A cable or chain 46, securing the bicycle 48 or other items to be protected, is then attached to the `U` bolt 24 by a padlock 50 in the customary manner as shown in FIG. 1. In practice, it is recommended that only heavy duty padlocks 48, cables or chains 46 be used, so as to defeat the efforts of thieves equipped only with ordinary cutting tools and devices.
Based upon the foregoing discussion, the applicant is of the opinion that his invention has fulfilled a long-felt need in the field of anti-theft devices for protecting bicycles and other similar items stored in home garages, and that he has accordingly made a valuable contribution to the related art. The invention, however, was described with reference to the structural details of only a single embodiment, but it will be appreciated by those familiar with the art that the principles involved are susceptible of numerous other practical adaptations.
|Cited Patent||Filing date||Publication date||Applicant||Title|
|US653386 *||Jun 23, 1899||Jul 10, 1900||Andrew Hunter||Bicycle-carrier for street-cars.|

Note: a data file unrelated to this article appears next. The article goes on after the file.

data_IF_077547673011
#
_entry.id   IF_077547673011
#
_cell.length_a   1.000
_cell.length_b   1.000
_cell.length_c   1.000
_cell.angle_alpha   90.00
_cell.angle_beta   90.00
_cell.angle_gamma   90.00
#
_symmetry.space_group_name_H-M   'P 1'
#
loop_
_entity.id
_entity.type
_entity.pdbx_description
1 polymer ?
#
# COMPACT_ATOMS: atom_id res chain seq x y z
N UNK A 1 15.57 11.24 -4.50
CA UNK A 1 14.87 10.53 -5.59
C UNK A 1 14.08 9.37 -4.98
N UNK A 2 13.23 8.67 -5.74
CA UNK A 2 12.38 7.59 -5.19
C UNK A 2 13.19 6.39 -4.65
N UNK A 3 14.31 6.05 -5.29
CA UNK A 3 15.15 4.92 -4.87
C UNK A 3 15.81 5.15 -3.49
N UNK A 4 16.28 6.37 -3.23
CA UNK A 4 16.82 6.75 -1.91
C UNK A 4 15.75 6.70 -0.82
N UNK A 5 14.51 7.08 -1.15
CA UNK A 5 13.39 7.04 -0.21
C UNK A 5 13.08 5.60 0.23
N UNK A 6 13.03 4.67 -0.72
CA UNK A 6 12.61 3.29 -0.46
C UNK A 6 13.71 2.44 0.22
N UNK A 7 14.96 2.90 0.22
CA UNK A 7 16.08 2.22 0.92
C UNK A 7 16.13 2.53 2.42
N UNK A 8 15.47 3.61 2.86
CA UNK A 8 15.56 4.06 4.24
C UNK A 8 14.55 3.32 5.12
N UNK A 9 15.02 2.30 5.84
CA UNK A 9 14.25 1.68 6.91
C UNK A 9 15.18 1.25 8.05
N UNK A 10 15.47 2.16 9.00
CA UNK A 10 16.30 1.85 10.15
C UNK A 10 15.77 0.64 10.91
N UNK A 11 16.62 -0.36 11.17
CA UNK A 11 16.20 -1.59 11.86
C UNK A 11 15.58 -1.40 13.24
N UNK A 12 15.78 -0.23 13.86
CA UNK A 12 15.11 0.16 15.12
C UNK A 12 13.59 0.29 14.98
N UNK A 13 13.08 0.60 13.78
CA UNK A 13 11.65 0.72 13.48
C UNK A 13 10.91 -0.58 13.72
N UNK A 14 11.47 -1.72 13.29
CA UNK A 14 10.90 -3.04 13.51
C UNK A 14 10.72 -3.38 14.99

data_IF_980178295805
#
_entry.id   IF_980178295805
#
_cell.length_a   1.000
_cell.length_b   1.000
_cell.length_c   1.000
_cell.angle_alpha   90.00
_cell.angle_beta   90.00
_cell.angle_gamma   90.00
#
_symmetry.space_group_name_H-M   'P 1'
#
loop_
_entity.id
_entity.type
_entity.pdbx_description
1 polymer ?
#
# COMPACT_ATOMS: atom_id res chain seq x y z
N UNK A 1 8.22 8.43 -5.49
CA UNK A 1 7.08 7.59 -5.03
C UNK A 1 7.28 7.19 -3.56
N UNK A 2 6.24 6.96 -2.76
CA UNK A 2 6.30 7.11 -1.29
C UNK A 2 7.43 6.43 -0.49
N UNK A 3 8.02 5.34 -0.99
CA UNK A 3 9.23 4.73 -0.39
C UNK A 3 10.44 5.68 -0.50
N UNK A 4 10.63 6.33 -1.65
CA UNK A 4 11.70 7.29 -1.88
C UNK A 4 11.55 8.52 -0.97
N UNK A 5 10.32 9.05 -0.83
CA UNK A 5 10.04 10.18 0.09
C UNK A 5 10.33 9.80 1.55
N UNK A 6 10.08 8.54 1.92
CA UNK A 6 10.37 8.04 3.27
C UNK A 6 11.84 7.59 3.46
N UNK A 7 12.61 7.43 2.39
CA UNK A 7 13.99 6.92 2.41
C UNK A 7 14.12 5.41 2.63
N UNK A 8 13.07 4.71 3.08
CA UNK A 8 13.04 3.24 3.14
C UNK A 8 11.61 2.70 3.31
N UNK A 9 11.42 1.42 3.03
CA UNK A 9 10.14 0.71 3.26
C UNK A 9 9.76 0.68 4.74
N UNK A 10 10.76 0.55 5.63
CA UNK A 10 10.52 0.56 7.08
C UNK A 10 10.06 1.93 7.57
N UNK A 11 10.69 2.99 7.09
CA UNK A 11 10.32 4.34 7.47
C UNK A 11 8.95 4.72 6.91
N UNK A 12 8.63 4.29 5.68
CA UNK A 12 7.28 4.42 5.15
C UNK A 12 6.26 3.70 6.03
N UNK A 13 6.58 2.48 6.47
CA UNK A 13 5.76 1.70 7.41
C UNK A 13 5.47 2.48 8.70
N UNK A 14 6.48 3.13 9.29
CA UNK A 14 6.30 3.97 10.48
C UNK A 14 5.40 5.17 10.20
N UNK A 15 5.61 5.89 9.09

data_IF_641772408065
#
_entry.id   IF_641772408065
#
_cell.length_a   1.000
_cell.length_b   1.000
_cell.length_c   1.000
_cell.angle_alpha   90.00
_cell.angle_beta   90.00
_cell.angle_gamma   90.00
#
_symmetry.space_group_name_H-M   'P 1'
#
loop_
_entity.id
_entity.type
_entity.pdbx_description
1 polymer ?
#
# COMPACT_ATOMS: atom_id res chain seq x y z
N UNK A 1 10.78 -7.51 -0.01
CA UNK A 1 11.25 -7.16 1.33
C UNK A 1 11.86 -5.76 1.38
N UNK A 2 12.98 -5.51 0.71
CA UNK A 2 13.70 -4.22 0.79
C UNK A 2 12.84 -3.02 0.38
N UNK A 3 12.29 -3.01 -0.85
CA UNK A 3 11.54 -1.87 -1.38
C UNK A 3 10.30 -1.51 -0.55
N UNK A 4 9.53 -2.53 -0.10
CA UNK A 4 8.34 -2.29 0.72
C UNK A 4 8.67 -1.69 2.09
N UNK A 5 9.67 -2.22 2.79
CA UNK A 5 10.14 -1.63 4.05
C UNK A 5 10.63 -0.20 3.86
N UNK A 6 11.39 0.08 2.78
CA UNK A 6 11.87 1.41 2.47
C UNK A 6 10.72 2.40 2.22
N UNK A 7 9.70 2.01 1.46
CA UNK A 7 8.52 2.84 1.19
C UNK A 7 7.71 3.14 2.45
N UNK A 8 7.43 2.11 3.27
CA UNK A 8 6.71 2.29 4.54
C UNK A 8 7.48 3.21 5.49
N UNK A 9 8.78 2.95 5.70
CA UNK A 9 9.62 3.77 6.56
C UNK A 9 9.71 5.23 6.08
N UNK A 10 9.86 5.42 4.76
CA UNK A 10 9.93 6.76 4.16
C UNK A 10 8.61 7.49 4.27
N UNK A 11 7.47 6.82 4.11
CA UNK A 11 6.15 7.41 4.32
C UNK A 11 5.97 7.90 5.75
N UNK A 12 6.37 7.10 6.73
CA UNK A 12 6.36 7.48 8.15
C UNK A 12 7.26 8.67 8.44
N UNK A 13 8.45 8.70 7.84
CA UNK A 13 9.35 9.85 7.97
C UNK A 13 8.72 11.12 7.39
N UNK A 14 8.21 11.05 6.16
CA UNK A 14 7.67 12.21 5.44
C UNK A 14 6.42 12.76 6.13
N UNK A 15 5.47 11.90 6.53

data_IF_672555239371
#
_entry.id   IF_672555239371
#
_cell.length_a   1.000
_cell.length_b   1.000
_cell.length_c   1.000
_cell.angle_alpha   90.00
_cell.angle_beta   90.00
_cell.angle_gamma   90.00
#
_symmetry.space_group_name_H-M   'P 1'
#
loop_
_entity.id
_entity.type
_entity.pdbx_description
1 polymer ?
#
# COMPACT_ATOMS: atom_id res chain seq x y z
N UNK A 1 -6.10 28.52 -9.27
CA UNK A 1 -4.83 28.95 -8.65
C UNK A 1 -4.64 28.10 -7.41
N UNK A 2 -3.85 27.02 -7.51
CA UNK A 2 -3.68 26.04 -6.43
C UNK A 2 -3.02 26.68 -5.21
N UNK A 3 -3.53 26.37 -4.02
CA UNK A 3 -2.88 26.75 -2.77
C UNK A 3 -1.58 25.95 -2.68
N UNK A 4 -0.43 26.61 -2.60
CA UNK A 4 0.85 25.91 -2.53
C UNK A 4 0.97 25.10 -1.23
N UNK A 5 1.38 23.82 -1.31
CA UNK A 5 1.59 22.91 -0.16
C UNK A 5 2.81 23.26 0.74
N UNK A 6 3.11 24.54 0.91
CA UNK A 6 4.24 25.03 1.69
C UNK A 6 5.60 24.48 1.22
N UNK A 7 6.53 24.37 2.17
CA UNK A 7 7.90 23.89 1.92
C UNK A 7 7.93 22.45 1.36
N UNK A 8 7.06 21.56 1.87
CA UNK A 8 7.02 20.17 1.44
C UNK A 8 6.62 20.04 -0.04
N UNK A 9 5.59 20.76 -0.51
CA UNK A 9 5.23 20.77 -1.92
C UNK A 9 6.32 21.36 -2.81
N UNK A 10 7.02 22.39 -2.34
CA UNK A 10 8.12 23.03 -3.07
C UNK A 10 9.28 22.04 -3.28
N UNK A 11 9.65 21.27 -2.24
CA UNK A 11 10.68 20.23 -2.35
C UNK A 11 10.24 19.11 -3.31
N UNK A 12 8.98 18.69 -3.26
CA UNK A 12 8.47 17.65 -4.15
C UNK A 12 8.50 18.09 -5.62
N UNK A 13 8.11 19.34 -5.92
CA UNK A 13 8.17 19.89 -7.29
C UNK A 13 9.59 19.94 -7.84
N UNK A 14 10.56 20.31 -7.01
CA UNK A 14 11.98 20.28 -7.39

|US3865246 *||Feb 20, 1973||Feb 11, 1975||Rally Enterprises Inc||Bicycle racks|
|US3918279 *||Oct 3, 1973||Nov 11, 1975||United States Steel Corp||Bicycle stand-lock apparatus|
|GB189718896A *||Title not available|
|GB189808249A *||Title not available|
|Citing Patent||Filing date||Publication date||Applicant||Title|
|US4794770 *||Apr 29, 1988||Jan 3, 1989||Kenneth Andersson||Device for locking a bicycle|
|US4807453 *||Jun 10, 1987||Feb 28, 1989||Cyclopark Inc.||Bicycle anti-theft device|
|US5623843 *||Apr 17, 1995||Apr 29, 1997||Sands; Joseph E.||Motorcycle tethering device|
|US5624071 *||Feb 18, 1994||Apr 29, 1997||Sosan; Folarin O.||Method and apparatus for receiving packages|
|US5813259 *||Aug 20, 1996||Sep 29, 1998||Martin; Larry Randal||Locking device|
|US5855129 *||Jul 9, 1997||Jan 5, 1999||Warren Outdoor Products, Inc.||Locking device|
|US6003347 *||Aug 30, 1996||Dec 21, 1999||Jade Las-Montage Ab||Locking system|
|US6751992 *||Oct 24, 2002||Jun 22, 2004||Pablo Esquilin||Bicycle mounted locking system for theft prevention|
|US7131298 *||Apr 12, 2005||Nov 7, 2006||Trek Bicycle Corporation||Bicycle lock with multiple cable loops|
|US9004441||Apr 15, 2013||Apr 14, 2015||Oscar Gonzalez||System for securing equipment|
|US20040011096 *||Oct 17, 2002||Jan 22, 2004||Quinn Brian Paul||Theft deterrent-device for ATV'S (all terrain vehicles)|
|U.S. Classification||70/234, 211/5|
|Cooperative Classification||Y10T70/5876, E05B71/00|